Chattanooga planners give OK on Shallowford apartment complex

Chattanooga planners give OK on Shallowford apartment complex

April 9th, 2013 by Shelly Bradbury in Business Around the Region

Proposed Shallowford Road apartment complex

Proposed Shallowford Road apartment complex

Illustration by Laura McNutt /Times Free Press.

City planners gave developers the go-ahead on a proposed 254-unit apartment complex on Shallowford Road after more than an hour of debate and compromise between area residents and Murfreesboro, Tenn., developer TDK Construction on Monday.

Planners delayed a vote on the proposed East Brainerd development last month after opponents argued that the high-density apartment complex violated the area's community plan, could increase flooding and traffic and wouldn't be visually appealing.

Neighbors voiced many of the same concerns at Monday's meeting, but developers presented a revised plan that included a myriad of extra elements aimed at appeasing opponents.

Developers agreed to add extra space between the apartments and neighboring lots, fences and additional landscaping on some property lines and a retention pond. TDK Construction also agreed to move the taller three- and four-story buildings away from Shallowford Road and reduce the number of apartment units from 262 to 254.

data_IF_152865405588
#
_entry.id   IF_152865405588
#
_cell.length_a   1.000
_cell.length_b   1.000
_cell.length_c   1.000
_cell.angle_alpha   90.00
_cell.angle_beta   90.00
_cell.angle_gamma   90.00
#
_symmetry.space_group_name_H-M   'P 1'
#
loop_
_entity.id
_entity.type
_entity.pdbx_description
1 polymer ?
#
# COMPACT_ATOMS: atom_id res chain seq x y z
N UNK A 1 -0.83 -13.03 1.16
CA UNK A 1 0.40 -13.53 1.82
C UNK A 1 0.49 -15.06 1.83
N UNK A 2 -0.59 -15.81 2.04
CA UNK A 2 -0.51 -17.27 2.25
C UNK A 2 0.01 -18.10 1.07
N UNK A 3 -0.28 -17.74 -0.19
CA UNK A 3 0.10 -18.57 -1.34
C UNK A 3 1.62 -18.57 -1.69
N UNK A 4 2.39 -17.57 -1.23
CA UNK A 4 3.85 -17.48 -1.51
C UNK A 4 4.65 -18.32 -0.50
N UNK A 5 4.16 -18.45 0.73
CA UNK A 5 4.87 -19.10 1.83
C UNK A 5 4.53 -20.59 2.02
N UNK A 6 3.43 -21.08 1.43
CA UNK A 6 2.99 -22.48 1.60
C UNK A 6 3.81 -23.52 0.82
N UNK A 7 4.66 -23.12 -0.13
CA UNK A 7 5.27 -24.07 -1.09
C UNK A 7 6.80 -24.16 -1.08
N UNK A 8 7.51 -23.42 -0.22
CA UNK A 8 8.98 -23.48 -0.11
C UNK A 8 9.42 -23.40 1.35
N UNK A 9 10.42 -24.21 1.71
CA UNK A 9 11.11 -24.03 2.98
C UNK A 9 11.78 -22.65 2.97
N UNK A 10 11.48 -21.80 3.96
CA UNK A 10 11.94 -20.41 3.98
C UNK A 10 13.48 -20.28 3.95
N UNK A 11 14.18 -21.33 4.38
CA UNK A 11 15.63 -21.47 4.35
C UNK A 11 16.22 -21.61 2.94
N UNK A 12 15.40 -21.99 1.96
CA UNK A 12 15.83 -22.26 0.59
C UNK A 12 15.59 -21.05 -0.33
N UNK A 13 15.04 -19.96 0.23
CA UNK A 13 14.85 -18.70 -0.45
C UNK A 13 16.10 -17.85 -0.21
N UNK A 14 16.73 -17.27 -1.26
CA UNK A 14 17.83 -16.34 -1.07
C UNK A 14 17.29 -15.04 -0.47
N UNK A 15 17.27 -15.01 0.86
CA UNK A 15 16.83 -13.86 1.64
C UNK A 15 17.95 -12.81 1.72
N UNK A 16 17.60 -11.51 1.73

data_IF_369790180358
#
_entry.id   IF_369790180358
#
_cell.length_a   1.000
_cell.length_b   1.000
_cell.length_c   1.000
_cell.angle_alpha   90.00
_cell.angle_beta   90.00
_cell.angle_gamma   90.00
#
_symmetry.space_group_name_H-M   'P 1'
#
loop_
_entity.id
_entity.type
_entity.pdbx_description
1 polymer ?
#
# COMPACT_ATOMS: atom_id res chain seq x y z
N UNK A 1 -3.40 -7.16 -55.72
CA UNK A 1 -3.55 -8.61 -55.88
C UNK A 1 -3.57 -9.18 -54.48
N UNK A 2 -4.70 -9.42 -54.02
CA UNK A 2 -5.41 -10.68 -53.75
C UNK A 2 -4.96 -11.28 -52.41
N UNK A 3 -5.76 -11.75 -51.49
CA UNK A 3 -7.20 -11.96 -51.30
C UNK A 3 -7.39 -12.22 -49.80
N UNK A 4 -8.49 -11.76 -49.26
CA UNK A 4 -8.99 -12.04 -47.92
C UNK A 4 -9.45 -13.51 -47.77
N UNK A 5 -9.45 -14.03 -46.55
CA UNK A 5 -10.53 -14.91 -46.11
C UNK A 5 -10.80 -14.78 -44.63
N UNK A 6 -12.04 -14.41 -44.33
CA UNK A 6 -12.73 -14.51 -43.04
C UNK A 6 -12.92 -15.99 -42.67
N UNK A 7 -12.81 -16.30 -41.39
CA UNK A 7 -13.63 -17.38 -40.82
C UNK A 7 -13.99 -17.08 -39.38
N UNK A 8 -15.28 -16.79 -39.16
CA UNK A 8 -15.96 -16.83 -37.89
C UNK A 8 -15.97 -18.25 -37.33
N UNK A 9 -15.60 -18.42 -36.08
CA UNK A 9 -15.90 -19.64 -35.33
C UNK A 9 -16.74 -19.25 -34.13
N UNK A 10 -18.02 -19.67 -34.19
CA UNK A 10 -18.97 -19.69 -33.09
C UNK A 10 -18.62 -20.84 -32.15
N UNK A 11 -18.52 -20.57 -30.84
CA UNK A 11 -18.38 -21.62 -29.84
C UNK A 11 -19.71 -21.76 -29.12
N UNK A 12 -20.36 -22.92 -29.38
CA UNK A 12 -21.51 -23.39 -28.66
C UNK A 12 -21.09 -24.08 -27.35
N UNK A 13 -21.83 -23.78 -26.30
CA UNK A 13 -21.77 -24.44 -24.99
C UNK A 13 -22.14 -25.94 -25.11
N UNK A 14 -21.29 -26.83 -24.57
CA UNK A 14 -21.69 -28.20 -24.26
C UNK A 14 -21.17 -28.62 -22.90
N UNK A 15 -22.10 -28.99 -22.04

"They have made every effort to accommodate me as a neighbor," said Greg Vital, president of Independent Healthcare Properties, which owns a senior living facility adjacent to the proposed apartments.

Dubbed The Landings at Ashwood, the proposed $26 million complex will include one, two- and three-bedroom apartments that would rent for $900 to $1,300 a month.

The complex will go against the guidelines in the Hamilton Place Community Plan, which calls for a maximum of eight units per acre in that area. The Landings at Ashwood will have about twice that density level.

"This is not in conjunction with the plan, and that's really why we're opposed to it," neighbor Joe Schultz said.

After the initial hourlong discussion, opponents and developers met outside the planning meeting to hash out the details of the compromise for another 45 minutes before coming back with a tentative agreement. Planners then voted to approve the complex.

"We're glad both parties came away somewhat satisfied," said Ross Bradley, vice president of development at TDK Construction. "That's always good."

The extra elements will add at least $100,000 to the project's cost, he added. The project will still need to earn a vote of approval at the next City Council meeting on May 14. If the project moves forward, the apartments are scheduled to open in 2014.